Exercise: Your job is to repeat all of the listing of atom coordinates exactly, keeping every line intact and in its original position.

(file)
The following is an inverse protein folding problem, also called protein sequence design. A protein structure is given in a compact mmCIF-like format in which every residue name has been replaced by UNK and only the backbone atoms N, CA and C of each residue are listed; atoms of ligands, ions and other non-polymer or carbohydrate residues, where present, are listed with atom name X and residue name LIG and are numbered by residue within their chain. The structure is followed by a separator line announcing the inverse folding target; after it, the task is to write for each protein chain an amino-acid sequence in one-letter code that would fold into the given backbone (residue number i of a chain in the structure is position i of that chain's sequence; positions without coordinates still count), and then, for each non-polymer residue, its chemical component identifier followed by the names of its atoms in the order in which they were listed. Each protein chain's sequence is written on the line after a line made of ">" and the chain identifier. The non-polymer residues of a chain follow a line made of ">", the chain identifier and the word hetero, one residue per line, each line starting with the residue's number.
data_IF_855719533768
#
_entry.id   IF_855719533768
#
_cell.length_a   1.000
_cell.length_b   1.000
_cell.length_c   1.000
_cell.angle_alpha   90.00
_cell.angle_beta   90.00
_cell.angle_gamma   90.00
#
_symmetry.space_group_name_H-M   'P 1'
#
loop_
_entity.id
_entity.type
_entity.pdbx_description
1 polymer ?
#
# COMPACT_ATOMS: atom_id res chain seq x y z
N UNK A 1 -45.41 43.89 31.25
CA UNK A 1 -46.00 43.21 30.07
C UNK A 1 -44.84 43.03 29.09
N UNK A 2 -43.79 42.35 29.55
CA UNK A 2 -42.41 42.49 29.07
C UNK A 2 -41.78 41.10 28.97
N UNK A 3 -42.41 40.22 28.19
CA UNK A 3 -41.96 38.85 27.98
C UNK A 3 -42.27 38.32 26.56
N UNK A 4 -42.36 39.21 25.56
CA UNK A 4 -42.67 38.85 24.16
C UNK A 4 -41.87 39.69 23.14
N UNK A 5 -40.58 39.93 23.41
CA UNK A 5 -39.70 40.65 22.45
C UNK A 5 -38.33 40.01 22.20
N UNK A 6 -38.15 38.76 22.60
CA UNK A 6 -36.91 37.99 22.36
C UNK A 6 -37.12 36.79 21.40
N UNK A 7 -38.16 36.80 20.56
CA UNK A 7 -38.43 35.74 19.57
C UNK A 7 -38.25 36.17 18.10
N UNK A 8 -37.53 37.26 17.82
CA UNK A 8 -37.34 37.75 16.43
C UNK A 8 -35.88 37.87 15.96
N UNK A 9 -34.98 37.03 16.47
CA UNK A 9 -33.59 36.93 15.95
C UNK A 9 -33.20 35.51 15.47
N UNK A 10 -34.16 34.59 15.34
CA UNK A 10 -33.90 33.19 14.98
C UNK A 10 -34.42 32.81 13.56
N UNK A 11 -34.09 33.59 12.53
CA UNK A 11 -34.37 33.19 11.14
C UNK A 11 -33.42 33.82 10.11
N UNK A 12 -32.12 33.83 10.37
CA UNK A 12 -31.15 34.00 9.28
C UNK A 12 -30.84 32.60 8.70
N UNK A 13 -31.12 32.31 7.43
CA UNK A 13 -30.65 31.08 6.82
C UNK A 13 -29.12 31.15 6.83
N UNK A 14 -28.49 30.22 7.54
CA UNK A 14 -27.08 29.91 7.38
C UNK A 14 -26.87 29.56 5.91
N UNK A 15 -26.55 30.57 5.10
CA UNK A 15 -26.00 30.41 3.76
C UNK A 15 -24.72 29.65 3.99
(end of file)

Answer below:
The following is an inverse protein folding problem, also called protein sequence design. A protein structure is given in a compact mmCIF-like format in which every residue name has been replaced by UNK and only the backbone atoms N, CA and C of each residue are listed; atoms of ligands, ions and other non-polymer or carbohydrate residues, where present, are listed with atom name X and residue name LIG and are numbered by residue within their chain. The structure is followed by a separator line announcing the inverse folding target; after it, the task is to write for each protein chain an amino-acid sequence in one-letter code that would fold into the given backbone (residue number i of a chain in the structure is position i of that chain's sequence; positions without coordinates still count), and then, for each non-polymer residue, its chemical component identifier followed by the names of its atoms in the order in which they were listed. Each protein chain's sequence is written on the line after a line made of ">" and the chain identifier. The non-polymer residues of a chain follow a line made of ">", the chain identifier and the word hetero, one residue per line, each line starting with the residue's number.
data_IF_855719533768
#
_entry.id   IF_855719533768
#
_cell.length_a   1.000
_cell.length_b   1.000
_cell.length_c   1.000
_cell.angle_alpha   90.00
_cell.angle_beta   90.00
_cell.angle_gamma   90.00
#
_symmetry.space_group_name_H-M   'P 1'
#
loop_
_entity.id
_entity.type
_entity.pdbx_description
1 polymer ?
#
# COMPACT_ATOMS: atom_id res chain seq x y z
N UNK A 1 -45.41 43.89 31.25
CA UNK A 1 -46.00 43.21 30.07
C UNK A 1 -44.84 43.03 29.09
N UNK A 2 -43.79 42.35 29.55
CA UNK A 2 -42.41 42.49 29.07
C UNK A 2 -41.78 41.10 28.97
N UNK A 3 -42.41 40.22 28.19
CA UNK A 3 -41.96 38.85 27.98
C UNK A 3 -42.27 38.32 26.56
N UNK A 4 -42.36 39.21 25.56
CA UNK A 4 -42.67 38.85 24.16
C UNK A 4 -41.87 39.69 23.14
N UNK A 5 -40.58 39.93 23.41
CA UNK A 5 -39.70 40.65 22.45
C UNK A 5 -38.33 40.01 22.20
N UNK A 6 -38.15 38.76 22.60
CA UNK A 6 -36.91 37.99 22.36
C UNK A 6 -37.12 36.79 21.40
N UNK A 7 -38.16 36.80 20.56
CA UNK A 7 -38.43 35.74 19.57
C UNK A 7 -38.25 36.17 18.10
N UNK A 8 -37.53 37.26 17.82
CA UNK A 8 -37.34 37.75 16.43
C UNK A 8 -35.88 37.87 15.96
N UNK A 9 -34.98 37.03 16.47
CA UNK A 9 -33.59 36.93 15.95
C UNK A 9 -33.20 35.51 15.47
N UNK A 10 -34.16 34.59 15.34
CA UNK A 10 -33.90 33.19 14.98
C UNK A 10 -34.42 32.81 13.56
N UNK A 11 -34.09 33.59 12.53
CA UNK A 11 -34.37 33.19 11.14
C UNK A 11 -33.42 33.82 10.11
N UNK A 12 -32.12 33.83 10.37
CA UNK A 12 -31.15 34.00 9.28
C UNK A 12 -30.84 32.60 8.70
N UNK A 13 -31.12 32.31 7.43
CA UNK A 13 -30.65 31.08 6.82
C UNK A 13 -29.12 31.15 6.83
N UNK A 14 -28.49 30.22 7.54
CA UNK A 14 -27.08 29.91 7.38
C UNK A 14 -26.87 29.56 5.91
N UNK A 15 -26.55 30.57 5.10
CA UNK A 15 -26.00 30.41 3.76
C UNK A 15 -24.72 29.65 3.99